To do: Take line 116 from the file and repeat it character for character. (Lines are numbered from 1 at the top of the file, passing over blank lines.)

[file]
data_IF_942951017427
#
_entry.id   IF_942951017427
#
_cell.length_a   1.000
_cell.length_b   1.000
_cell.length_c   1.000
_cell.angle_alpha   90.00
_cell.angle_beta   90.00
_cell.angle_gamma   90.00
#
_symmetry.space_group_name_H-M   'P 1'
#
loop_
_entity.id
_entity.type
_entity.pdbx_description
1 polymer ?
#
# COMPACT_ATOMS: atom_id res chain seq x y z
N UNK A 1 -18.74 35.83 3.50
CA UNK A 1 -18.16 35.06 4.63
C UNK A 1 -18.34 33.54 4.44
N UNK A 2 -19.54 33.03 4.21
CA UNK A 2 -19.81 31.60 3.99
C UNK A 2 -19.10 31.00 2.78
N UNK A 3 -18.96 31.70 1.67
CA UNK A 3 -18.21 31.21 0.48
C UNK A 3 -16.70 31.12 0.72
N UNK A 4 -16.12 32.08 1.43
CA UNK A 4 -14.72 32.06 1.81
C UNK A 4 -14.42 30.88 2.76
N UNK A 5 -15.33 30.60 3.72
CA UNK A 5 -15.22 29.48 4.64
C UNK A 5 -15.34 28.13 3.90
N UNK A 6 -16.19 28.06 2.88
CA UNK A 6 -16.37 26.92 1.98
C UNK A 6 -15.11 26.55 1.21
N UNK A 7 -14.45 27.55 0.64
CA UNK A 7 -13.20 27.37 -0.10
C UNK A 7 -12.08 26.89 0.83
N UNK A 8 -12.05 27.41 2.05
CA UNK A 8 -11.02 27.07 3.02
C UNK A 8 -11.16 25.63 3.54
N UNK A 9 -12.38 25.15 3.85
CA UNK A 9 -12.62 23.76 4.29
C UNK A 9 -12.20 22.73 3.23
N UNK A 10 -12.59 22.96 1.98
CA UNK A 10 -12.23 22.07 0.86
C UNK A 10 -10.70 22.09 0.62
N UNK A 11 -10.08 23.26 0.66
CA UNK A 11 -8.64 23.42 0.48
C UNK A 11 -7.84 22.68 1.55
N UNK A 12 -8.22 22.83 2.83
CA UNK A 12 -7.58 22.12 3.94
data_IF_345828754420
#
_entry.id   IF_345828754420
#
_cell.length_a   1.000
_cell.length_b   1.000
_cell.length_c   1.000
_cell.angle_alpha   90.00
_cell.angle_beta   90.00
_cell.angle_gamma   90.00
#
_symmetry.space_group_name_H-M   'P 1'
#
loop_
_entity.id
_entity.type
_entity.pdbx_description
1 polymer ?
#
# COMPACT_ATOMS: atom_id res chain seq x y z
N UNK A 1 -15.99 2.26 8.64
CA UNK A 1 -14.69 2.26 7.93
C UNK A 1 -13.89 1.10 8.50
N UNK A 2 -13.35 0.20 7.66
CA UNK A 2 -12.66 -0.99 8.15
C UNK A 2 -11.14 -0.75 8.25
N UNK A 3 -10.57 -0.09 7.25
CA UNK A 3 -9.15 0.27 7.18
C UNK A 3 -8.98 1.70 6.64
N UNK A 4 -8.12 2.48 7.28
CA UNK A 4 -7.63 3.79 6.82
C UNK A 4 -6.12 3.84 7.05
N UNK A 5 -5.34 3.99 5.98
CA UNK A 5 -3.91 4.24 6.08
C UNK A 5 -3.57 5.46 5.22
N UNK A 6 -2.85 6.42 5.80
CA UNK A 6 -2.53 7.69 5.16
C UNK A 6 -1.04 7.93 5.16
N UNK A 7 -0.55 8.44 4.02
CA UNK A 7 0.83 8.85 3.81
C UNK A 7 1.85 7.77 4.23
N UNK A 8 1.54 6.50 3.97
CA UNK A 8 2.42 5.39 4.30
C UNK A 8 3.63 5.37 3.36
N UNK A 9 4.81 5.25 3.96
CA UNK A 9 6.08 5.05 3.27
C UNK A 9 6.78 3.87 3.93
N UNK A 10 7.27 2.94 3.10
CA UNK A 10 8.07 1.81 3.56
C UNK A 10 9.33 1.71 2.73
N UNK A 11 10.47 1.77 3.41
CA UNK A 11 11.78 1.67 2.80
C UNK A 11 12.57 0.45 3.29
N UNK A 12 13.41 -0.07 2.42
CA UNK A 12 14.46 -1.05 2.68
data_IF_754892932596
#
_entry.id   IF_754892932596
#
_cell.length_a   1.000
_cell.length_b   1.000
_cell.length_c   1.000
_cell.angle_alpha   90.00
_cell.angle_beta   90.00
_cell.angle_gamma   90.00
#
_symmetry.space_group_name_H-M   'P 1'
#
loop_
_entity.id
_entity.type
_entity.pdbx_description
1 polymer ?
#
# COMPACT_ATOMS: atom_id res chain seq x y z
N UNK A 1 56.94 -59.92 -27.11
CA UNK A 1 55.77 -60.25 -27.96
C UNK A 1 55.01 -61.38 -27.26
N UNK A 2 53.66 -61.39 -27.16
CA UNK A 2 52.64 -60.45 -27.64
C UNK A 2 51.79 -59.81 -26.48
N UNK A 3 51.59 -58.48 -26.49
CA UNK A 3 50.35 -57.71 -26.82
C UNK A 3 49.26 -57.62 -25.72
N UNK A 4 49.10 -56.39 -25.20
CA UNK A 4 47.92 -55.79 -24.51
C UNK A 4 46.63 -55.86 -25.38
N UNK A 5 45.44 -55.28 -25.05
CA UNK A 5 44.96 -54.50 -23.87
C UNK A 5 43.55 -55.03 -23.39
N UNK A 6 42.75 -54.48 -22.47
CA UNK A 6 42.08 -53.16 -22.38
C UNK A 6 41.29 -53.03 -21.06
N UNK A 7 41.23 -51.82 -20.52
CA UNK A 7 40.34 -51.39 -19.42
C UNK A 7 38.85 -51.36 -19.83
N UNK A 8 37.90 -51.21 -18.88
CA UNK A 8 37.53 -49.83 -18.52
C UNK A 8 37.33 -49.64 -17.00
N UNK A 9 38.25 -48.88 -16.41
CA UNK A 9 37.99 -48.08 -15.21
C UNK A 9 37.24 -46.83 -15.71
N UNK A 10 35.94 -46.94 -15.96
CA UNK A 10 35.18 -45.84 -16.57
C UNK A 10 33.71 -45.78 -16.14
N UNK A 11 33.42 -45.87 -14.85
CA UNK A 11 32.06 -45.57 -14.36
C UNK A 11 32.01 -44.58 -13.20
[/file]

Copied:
_cell.length_b   1.000